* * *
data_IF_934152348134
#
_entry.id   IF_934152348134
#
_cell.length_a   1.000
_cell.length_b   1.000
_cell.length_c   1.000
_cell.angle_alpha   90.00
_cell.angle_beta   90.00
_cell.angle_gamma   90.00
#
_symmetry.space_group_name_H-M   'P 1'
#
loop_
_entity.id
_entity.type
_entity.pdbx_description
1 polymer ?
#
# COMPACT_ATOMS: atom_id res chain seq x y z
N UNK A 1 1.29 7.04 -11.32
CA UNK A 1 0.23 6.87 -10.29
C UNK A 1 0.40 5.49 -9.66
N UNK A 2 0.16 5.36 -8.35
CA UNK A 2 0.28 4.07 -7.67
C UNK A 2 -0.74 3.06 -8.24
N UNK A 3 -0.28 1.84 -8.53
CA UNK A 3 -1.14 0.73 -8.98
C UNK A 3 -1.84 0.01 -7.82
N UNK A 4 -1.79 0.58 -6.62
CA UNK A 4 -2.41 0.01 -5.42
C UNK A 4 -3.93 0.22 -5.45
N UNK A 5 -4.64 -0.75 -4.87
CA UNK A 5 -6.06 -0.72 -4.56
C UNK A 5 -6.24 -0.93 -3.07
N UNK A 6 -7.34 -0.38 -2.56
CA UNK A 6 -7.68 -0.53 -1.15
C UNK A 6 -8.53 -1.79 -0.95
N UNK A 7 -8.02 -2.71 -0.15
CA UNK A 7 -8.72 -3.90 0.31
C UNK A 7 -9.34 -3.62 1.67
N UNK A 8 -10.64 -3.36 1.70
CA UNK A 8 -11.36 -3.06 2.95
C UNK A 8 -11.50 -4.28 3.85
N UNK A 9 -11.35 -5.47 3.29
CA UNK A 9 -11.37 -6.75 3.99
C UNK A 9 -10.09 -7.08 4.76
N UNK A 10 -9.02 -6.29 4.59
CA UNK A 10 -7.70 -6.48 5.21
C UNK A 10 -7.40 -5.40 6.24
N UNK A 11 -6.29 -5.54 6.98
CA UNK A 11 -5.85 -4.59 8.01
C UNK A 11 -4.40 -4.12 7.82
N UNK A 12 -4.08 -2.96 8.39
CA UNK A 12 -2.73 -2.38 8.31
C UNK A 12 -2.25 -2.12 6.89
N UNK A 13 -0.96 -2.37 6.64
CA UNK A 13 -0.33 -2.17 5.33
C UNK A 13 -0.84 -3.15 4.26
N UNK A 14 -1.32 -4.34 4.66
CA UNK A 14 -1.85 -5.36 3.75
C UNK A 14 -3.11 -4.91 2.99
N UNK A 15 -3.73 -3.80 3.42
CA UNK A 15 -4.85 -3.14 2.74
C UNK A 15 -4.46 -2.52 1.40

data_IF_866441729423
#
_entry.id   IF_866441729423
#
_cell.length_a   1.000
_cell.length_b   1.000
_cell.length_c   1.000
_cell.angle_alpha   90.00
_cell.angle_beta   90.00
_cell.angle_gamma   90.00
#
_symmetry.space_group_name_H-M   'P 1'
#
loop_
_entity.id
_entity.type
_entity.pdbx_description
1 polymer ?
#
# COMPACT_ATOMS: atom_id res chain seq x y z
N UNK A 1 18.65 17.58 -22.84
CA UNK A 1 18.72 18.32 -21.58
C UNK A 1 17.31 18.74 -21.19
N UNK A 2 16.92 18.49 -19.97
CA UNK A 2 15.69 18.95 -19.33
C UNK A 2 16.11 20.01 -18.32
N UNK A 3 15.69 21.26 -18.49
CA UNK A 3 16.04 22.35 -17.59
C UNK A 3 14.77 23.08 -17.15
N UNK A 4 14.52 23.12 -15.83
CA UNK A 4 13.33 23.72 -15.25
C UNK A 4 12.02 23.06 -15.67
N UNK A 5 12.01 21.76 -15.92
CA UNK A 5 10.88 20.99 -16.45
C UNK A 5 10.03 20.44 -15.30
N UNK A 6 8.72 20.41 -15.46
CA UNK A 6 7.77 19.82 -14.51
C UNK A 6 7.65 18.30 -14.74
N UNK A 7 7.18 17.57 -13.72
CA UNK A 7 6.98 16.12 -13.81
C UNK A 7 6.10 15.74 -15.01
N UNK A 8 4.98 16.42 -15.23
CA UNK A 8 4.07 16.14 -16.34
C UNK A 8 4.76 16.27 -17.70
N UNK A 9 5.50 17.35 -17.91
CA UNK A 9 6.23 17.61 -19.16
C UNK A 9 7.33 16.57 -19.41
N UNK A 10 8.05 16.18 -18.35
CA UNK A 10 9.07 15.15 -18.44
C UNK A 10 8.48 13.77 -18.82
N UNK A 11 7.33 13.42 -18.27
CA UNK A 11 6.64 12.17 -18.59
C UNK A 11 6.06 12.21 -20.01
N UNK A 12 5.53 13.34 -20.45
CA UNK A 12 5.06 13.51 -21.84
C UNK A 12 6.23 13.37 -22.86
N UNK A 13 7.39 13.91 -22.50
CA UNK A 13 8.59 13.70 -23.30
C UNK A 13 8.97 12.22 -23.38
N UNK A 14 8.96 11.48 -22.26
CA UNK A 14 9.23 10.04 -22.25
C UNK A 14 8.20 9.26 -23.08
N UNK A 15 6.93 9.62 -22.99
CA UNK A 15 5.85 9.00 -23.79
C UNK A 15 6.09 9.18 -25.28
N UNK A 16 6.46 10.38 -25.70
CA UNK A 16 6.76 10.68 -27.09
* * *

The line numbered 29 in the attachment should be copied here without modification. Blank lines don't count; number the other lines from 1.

C UNK A 3 -1.84 0.01 -7.82